W3C home > Mailing lists > Public > www-style@w3.org > September 1998

Re: Properties applicable to root?

From: Tantek Celik <tantek@cs.stanford.edu>
Date: Wed, 30 Sep 1998 14:30:33 -0700
To: Todd Fahrner <todd@verso.com>, www-style@w3.org
Message-ID: <1304957150-1093643@psdbay.com>
> From: Todd Fahrner <todd@verso.com> 
> <Todd points out inconsistencies in box model implementation on the root
>This must stop. I propose the following clarifications for visual media
>1. The root of an HTML document is the HTML element. The root element of an
>XML document can be anything, but it's always present and unique by
Seems reasonable to me.  Perhaps we need a new pseudo-class, :root, so that
a style sheet does not have to depend on a particularly named tag being the
"root" element.

>2. The root element cannot accept most box properties. Its width is defined
>as that of the rendering area (e.g. the window or page width).
Why not have the width of the root element determine the width of the
viewport?  I think that ability would be useful to authors attempting to
fine tune the experience of their pages.  (Imagine enabling a 'kiosk' sort
of thing with width:100% and height:100% on the root element)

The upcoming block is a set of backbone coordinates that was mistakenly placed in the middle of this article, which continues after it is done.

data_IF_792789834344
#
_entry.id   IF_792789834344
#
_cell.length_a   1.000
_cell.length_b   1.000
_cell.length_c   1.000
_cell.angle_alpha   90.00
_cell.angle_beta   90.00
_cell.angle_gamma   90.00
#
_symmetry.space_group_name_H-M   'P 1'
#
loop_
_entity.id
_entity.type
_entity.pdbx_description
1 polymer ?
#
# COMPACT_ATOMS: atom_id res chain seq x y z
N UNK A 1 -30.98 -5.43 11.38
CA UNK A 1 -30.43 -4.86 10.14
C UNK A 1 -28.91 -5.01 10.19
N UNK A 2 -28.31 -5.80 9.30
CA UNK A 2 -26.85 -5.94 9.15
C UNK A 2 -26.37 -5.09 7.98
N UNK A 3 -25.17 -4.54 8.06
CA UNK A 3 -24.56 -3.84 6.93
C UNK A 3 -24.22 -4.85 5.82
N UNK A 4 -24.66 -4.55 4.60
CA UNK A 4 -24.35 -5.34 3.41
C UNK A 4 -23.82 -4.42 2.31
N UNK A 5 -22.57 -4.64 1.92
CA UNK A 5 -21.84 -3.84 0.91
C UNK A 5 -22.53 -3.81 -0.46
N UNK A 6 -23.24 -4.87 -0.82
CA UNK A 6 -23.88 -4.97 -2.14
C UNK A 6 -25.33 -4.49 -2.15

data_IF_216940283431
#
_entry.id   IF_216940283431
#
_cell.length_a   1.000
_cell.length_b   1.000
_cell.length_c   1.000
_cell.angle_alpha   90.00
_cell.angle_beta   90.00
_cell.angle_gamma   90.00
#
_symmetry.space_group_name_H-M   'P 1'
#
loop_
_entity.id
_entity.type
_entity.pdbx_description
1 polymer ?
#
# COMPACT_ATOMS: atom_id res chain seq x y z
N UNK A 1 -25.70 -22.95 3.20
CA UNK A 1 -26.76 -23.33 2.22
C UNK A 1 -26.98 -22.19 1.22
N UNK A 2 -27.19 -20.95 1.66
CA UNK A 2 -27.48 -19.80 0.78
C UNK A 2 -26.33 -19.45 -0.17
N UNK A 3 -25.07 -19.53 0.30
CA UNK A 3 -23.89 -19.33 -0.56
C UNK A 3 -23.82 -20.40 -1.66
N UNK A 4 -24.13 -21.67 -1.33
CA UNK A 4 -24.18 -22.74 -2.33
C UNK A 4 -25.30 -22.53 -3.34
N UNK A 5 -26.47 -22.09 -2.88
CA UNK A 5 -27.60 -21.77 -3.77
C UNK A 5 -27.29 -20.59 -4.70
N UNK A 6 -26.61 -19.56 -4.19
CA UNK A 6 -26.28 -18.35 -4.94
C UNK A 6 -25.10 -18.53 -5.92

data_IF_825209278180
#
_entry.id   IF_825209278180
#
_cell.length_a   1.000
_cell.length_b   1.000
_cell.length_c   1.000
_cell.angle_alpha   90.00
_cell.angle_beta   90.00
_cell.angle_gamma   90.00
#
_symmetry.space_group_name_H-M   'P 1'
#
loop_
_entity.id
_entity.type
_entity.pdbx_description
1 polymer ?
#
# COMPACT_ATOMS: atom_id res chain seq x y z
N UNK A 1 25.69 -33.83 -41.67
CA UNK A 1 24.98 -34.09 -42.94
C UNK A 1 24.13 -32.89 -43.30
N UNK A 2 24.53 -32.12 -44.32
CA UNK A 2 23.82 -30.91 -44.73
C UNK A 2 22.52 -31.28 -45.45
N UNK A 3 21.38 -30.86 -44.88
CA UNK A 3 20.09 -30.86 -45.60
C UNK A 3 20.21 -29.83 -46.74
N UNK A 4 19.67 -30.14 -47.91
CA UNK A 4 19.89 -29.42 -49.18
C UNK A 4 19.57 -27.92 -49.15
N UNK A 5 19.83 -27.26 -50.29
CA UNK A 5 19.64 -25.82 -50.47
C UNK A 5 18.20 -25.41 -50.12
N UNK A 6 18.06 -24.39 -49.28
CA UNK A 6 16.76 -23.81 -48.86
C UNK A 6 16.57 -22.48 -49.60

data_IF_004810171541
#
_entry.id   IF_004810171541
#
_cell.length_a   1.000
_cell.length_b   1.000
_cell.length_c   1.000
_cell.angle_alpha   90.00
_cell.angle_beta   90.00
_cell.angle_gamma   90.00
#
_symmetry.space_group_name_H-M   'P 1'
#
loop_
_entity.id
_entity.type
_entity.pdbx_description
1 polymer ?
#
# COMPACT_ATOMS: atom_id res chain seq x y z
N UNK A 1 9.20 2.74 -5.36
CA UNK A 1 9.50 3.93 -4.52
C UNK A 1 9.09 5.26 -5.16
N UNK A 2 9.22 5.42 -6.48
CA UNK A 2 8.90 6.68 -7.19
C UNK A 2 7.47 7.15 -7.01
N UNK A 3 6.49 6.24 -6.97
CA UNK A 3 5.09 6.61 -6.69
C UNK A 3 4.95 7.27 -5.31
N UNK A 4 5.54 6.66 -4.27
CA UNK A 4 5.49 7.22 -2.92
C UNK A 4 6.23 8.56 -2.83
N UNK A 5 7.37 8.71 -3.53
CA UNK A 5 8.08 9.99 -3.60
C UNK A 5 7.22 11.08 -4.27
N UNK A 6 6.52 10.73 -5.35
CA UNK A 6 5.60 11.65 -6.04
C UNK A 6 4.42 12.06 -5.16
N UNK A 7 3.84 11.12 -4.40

You could also use the 'overflow' property on the root element to determine
whether or not scrollbars show up on the viewport.

> It cannot
>take either margin

You just said that TOPMARGIN etc. were implemented due to author demand. 
And now you're saying that it should be de-implemented?

> or border properties
Perhaps the border properties could apply to the border drawn on the
viewport itself, for UAs and platforms that would support that.  Again, more
author control over the presentation.

> (as outside the width), but it can
>take padding. It can take only either the "none" or "block" display types.
I would loosen that to say it could take "none" or one of the "block-level"
display types.

>It can also take color and font properties. It cannot float.
You could interpret float within the context of the screen/viewing area.
For example:
HTML { float:left }
could float the window to the left edge of the screen, similarly with
float:right.  See below for why this would be useful.

>3. For HTML explicitly, the BODY (and HEAD) elements should accept all
>normal box properties, just like any other blocks. The HTML element itself
>should take most CSS properties excepting those outlined in (2).
You could also allow positioning of the viewport within the screen:
HTML { position: absolute; top: 20px; left: 20px;}

Another example: say you have two documents you want to present to the user
side-by-side on their screen, each taking 50% of the width of the screen. 
You could use the following two stylesheets:

// stylesheet 1
HTML { float: left; width: 50%; overflow:scroll }

// stylesheet 2
HTML { float: right; width: 50%; overflow:scroll }


Tantek Celik
Internet Explorer for Macintosh
Received on Wednesday, 30 September 1998 17:22:57 UTC

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